Dating site abuse exposed

“Men are afraid that women will laugh at them. Women are afraid that men will kill them.” – Margaret Atwood.

This quote is attached to a post on Bye Felipe, the Instagram account documenting abusive behaviour of men on dating sites.
But Bye Felipe is full of examples of hideous conduct by men, with hundreds of screenshots in which men threaten women, calling them ‘c**ts’ and ‘whores’, tell them they’re ugly and fat, and send unsolicited d**k pics. It’s very confronting.

What’s worse, nearly every young woman who has dated online can relate.

The Bye Felipe name is a play on ‘Bye Felicia’, the now-famous dismissive farewell given by Ice Cube in the movie Friday.

Alexandra (Ali) Tweten, a bubbly 28-year-old Los Angeles resident, founded the Bye Felipe account in response to a lengthy thread in a private Facebook women’s group.
One member of the group posted a screenshot of a stranger calling her an ‘asshole’ after she failed to respond to his approach.

The post was soon inundated with screenshots from other women, all of whom had had similarly bad experiences.

Ali receives up to 20 screenshots a day from women all around the world.

“I always think ‘This has to be the worst one ever’, but then there’s another,” she tells me. “It gets really depressing.”
Of course, not all men behave badly, and Ali reassures me that she has had far more positive dating experiences than negative. But nearly every single women has been abused online, or sent unsolicited sexual pictures, and it is relieving to know that you’re not the only one.

So what causes this poor behaviour? According to Eileen Beard, 32 year old co-host of the new Bye Felipe podcast, the problem stems from male entitlement and deep insecurity.

“They lash out with insults to make themselves feel better after being rejected,” she tells me. “I sympathise with them being insecure, but I don’t sympathise with them being arseholes.”

Ali considers the Bye Felipe account to be a social commentary on sexism. Online abuse, she says, “is the same concept as being catcalled, the same thing that’s happened to women throughout history.”

Her favourite posts are those in which the woman uses humour to reply to the abusive or inappropriate message, such as this one using a photo of a man’s bum posing as breasts.
I discovered Bye Felipe a couple of years ago, after trying online dating as a 40-something divorcee. I’d had my fair share of unpleasant experiences and was both comforted and horrified by what I saw on the Instagram account.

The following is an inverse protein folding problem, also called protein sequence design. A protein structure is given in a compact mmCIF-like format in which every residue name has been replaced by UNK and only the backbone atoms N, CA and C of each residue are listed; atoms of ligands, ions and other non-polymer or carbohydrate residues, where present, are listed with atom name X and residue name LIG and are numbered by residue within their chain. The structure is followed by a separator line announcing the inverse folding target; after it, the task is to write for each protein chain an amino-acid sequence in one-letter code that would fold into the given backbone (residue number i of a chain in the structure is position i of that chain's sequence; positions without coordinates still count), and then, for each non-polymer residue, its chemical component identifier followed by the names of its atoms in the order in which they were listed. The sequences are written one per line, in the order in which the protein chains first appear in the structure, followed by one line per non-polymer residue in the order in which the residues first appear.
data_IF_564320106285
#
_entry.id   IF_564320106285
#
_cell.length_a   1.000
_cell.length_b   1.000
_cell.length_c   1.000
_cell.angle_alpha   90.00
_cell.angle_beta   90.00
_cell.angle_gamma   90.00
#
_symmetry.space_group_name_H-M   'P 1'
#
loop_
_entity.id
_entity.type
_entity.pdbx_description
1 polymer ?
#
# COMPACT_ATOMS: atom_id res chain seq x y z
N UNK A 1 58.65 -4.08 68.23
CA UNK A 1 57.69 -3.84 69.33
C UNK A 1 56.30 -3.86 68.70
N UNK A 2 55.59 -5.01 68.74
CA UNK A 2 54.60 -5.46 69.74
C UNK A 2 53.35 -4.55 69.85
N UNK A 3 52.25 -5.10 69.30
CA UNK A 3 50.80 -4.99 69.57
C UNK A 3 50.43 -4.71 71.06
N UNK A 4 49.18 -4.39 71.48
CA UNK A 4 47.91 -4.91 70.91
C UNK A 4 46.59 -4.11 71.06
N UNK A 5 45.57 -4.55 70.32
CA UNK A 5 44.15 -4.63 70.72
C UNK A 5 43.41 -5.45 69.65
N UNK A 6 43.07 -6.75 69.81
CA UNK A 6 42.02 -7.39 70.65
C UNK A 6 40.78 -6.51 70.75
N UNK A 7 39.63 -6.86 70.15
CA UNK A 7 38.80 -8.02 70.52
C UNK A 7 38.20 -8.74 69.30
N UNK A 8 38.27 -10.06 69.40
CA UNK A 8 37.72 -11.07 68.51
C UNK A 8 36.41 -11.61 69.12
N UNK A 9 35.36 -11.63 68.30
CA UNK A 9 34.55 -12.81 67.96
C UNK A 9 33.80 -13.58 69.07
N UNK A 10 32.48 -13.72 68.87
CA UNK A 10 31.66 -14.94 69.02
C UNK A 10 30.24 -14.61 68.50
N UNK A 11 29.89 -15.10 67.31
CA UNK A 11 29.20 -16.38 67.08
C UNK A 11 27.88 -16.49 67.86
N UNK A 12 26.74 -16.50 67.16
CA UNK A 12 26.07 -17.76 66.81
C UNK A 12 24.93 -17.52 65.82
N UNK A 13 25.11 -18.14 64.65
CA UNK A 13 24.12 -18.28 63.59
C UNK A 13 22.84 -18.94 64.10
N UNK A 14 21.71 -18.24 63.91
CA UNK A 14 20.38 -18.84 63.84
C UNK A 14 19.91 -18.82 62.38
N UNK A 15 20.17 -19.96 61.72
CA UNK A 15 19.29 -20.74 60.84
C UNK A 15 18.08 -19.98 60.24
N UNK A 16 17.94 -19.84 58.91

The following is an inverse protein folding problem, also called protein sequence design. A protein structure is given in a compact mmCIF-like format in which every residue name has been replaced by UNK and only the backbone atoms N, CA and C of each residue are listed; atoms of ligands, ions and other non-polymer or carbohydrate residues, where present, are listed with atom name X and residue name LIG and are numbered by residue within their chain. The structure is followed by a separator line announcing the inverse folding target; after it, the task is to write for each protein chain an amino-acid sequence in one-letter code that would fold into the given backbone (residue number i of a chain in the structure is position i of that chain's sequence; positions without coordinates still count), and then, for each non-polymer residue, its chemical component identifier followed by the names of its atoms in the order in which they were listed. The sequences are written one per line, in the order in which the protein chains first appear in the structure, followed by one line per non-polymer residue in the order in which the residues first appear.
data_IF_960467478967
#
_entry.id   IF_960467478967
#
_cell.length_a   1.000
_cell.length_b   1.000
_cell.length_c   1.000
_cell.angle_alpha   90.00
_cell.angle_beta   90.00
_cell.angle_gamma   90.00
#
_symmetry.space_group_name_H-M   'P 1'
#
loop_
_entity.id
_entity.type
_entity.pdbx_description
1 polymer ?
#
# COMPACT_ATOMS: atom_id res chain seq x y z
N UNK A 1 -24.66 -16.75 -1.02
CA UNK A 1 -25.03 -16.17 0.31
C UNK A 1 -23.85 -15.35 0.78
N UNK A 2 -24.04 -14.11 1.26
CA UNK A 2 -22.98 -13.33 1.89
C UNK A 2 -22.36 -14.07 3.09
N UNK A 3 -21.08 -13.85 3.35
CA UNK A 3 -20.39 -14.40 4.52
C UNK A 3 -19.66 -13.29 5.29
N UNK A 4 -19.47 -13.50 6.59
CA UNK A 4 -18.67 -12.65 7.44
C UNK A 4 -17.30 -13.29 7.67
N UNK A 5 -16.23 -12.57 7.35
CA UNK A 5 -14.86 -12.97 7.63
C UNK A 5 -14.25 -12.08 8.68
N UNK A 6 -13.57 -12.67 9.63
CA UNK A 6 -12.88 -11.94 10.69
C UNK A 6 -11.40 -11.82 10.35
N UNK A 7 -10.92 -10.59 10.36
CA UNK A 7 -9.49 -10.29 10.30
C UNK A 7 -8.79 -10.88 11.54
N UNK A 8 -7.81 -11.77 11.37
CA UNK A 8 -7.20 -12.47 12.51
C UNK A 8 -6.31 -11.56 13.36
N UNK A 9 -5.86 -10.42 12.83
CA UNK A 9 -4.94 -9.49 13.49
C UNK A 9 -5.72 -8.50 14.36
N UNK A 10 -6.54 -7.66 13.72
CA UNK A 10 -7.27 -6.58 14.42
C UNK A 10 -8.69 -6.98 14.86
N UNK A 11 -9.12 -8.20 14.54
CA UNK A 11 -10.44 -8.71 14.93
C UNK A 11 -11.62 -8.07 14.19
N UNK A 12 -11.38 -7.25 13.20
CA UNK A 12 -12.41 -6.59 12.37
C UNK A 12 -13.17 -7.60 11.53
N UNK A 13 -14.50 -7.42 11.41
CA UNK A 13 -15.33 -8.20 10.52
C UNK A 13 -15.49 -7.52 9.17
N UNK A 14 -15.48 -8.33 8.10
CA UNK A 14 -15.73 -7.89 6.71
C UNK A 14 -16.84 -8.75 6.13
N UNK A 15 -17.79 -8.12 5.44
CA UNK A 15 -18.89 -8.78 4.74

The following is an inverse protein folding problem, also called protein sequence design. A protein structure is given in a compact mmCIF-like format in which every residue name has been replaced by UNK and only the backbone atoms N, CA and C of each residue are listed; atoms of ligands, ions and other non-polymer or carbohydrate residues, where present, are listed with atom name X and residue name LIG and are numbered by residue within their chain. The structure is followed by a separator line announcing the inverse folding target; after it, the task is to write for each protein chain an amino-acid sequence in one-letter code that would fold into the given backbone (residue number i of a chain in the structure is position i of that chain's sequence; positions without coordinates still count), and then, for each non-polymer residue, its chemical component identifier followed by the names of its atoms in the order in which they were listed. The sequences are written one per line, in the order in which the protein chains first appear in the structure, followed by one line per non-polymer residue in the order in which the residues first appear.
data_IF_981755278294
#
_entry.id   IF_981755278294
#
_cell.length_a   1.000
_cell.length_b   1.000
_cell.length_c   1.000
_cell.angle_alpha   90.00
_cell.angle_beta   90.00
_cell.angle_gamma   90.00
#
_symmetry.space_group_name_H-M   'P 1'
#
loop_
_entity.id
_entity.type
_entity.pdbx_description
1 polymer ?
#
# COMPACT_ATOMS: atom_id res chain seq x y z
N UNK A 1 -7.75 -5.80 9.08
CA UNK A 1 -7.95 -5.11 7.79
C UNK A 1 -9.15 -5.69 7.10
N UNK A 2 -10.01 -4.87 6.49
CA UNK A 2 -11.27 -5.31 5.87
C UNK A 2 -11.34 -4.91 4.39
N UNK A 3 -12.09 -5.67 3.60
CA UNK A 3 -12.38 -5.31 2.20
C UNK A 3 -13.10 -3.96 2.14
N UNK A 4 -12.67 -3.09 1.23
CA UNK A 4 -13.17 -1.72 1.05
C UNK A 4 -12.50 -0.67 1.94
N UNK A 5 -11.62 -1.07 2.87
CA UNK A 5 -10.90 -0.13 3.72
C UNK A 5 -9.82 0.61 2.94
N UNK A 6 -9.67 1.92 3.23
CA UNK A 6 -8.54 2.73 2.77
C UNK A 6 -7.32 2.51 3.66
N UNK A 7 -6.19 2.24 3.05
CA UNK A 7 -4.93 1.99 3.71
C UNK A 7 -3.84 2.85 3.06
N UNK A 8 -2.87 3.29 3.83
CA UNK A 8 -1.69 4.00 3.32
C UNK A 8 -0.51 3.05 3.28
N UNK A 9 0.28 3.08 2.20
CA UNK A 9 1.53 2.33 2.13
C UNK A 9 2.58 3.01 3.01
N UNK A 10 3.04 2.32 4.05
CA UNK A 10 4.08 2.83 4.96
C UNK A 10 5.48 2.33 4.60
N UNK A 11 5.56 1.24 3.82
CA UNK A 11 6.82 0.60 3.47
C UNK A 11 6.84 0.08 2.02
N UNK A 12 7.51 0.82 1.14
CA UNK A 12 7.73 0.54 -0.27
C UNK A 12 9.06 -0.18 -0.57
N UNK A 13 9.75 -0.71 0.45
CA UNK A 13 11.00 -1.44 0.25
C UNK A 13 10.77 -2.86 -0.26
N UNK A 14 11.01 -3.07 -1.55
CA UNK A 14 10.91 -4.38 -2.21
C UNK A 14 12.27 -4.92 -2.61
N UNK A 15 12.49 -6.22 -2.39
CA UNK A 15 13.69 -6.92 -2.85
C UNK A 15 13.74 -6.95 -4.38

It seems, however, that – while men in my age group frequently argue when they are rejected – they are less sexually aggressive and less violent in their language.

Perhaps it is simply that older men have not grown up behind a screen, and haven’t quite absorbed the sense of invulnerability of younger people. Perhaps men of a certain age are more cautious about protecting their reputations as they have more to lose.

The inevitable question, of course, is whether women behave badly online, too. In my experience, having talked to dozens of men who have used dating sites, the answer is ‘far less frequently’. As Eileen points out, women are taught to communicate better and don’t feel as though they are entitled to a man’s attention.

And besides, as Ali says, “Comparing hostility from men and women is not comparing apples to apples. Institutionalised sexism means that men do not walk around in fear just for being men. Men are not scared of being raped. If a woman did send a man a hostile message he would laugh, not be scared.”

It is generally difficult to identify the men from the screenshots posted on Bye Felipe, but occasionally men have been identified and publicly shamed as a result of appearing on the site.

While I’m not a fan of public shaming, I share in the frustration and despair of women who deal with ongoing abuse online. Currently, social media offers us little recourse, other than to block a particular offender (who can, of course, return under a different guise).

But, as Eileen says, we shouldn’t have to be subjected to abuse or unsolicited porn in the first place.

Ali is currently working on a change.org petition to Facebook to make penalties harsher for sending unsolicited d**k pics. She intends to take it to the Californian Legislature to make punishments the same as for public flashing.

So how should men respond to rejection? Eileen believes they should simply say “Okay” and move on, which is just what most women online do. Repeated rejection, however, may be a call for self-reflection.

‘There is a sweet spot between not taking rejection personally and looking at yourself,” she says.
Source:http://www.nzherald.co.nz/lifestyle/news/article.cfm?c_id=6&objectid=11633302

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